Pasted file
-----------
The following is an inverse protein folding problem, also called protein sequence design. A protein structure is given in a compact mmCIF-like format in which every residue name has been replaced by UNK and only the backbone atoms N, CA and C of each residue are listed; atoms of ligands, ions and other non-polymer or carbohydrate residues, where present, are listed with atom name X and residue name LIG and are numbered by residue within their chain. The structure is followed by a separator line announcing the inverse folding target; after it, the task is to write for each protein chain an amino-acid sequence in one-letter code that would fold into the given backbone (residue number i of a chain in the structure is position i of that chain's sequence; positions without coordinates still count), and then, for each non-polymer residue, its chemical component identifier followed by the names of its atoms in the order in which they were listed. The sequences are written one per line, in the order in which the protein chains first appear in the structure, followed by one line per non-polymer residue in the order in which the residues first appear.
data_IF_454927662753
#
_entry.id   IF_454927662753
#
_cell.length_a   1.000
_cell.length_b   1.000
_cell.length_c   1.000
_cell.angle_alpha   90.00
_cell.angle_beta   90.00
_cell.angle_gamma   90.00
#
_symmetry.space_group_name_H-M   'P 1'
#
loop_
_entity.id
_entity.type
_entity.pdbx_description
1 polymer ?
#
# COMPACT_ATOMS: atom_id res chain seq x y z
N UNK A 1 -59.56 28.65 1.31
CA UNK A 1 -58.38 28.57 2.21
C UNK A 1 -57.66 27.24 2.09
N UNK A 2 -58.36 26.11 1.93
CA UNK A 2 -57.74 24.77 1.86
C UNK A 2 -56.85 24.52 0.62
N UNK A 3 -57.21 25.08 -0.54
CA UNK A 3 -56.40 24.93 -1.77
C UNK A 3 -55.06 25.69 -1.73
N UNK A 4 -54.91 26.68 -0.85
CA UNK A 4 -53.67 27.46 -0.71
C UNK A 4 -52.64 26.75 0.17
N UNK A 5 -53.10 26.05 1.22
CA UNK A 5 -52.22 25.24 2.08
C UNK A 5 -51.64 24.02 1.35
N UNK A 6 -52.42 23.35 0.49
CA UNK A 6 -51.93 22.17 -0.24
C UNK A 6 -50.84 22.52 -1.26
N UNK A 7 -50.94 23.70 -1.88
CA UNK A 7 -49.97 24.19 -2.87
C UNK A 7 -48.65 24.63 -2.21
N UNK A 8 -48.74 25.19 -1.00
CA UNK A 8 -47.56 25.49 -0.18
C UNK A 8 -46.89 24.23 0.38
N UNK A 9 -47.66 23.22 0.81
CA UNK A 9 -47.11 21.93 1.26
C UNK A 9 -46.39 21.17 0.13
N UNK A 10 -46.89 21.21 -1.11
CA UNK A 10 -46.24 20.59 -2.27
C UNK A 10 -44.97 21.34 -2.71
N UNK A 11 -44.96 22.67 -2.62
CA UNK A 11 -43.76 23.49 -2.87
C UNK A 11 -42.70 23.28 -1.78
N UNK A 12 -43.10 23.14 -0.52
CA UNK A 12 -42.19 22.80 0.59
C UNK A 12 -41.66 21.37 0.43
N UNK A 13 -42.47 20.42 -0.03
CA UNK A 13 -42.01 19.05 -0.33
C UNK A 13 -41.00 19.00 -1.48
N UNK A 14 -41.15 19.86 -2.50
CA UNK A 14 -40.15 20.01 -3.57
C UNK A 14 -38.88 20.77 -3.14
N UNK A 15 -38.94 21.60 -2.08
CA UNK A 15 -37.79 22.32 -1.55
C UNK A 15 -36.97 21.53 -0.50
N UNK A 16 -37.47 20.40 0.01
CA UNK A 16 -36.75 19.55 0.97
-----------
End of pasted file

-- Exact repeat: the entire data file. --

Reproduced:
The following is an inverse protein folding problem, also called protein sequence design. A protein structure is given in a compact mmCIF-like format in which every residue name has been replaced by UNK and only the backbone atoms N, CA and C of each residue are listed; atoms of ligands, ions and other non-polymer or carbohydrate residues, where present, are listed with atom name X and residue name LIG and are numbered by residue within their chain. The structure is followed by a separator line announcing the inverse folding target; after it, the task is to write for each protein chain an amino-acid sequence in one-letter code that would fold into the given backbone (residue number i of a chain in the structure is position i of that chain's sequence; positions without coordinates still count), and then, for each non-polymer residue, its chemical component identifier followed by the names of its atoms in the order in which they were listed. The sequences are written one per line, in the order in which the protein chains first appear in the structure, followed by one line per non-polymer residue in the order in which the residues first appear.
data_IF_454927662753
#
_entry.id   IF_454927662753
#
_cell.length_a   1.000
_cell.length_b   1.000
_cell.length_c   1.000
_cell.angle_alpha   90.00
_cell.angle_beta   90.00
_cell.angle_gamma   90.00
#
_symmetry.space_group_name_H-M   'P 1'
#
loop_
_entity.id
_entity.type
_entity.pdbx_description
1 polymer ?
#
# COMPACT_ATOMS: atom_id res chain seq x y z
N UNK A 1 -59.56 28.65 1.31
CA UNK A 1 -58.38 28.57 2.21
C UNK A 1 -57.66 27.24 2.09
N UNK A 2 -58.36 26.11 1.93
CA UNK A 2 -57.74 24.77 1.86
C UNK A 2 -56.85 24.52 0.62
N UNK A 3 -57.21 25.08 -0.54
CA UNK A 3 -56.40 24.93 -1.77
C UNK A 3 -55.06 25.69 -1.73
N UNK A 4 -54.91 26.68 -0.85
CA UNK A 4 -53.67 27.46 -0.71
C UNK A 4 -52.64 26.75 0.17
N UNK A 5 -53.10 26.05 1.22
CA UNK A 5 -52.22 25.24 2.08
C UNK A 5 -51.64 24.02 1.35
N UNK A 6 -52.42 23.35 0.49
CA UNK A 6 -51.93 22.17 -0.24
C UNK A 6 -50.84 22.52 -1.26
N UNK A 7 -50.94 23.70 -1.88
CA UNK A 7 -49.97 24.19 -2.87
C UNK A 7 -48.65 24.63 -2.21
N UNK A 8 -48.74 25.19 -1.00
CA UNK A 8 -47.56 25.49 -0.18
C UNK A 8 -46.89 24.23 0.38
N UNK A 9 -47.66 23.22 0.81
CA UNK A 9 -47.11 21.93 1.26
C UNK A 9 -46.39 21.17 0.13
N UNK A 10 -46.89 21.21 -1.11
CA UNK A 10 -46.24 20.59 -2.27
C UNK A 10 -44.97 21.34 -2.71
N UNK A 11 -44.96 22.67 -2.62
CA UNK A 11 -43.76 23.49 -2.87
C UNK A 11 -42.70 23.28 -1.78
N UNK A 12 -43.10 23.14 -0.52
CA UNK A 12 -42.19 22.80 0.59
C UNK A 12 -41.66 21.37 0.43
N UNK A 13 -42.47 20.42 -0.03
CA UNK A 13 -42.01 19.05 -0.33
C UNK A 13 -41.00 19.00 -1.48
N UNK A 14 -41.15 19.86 -2.50
CA UNK A 14 -40.15 20.01 -3.57
C UNK A 14 -38.88 20.77 -3.14
N UNK A 15 -38.94 21.60 -2.08
CA UNK A 15 -37.79 22.32 -1.55
C UNK A 15 -36.97 21.53 -0.50
N UNK A 16 -37.47 20.40 0.01
CA UNK A 16 -36.75 19.55 0.97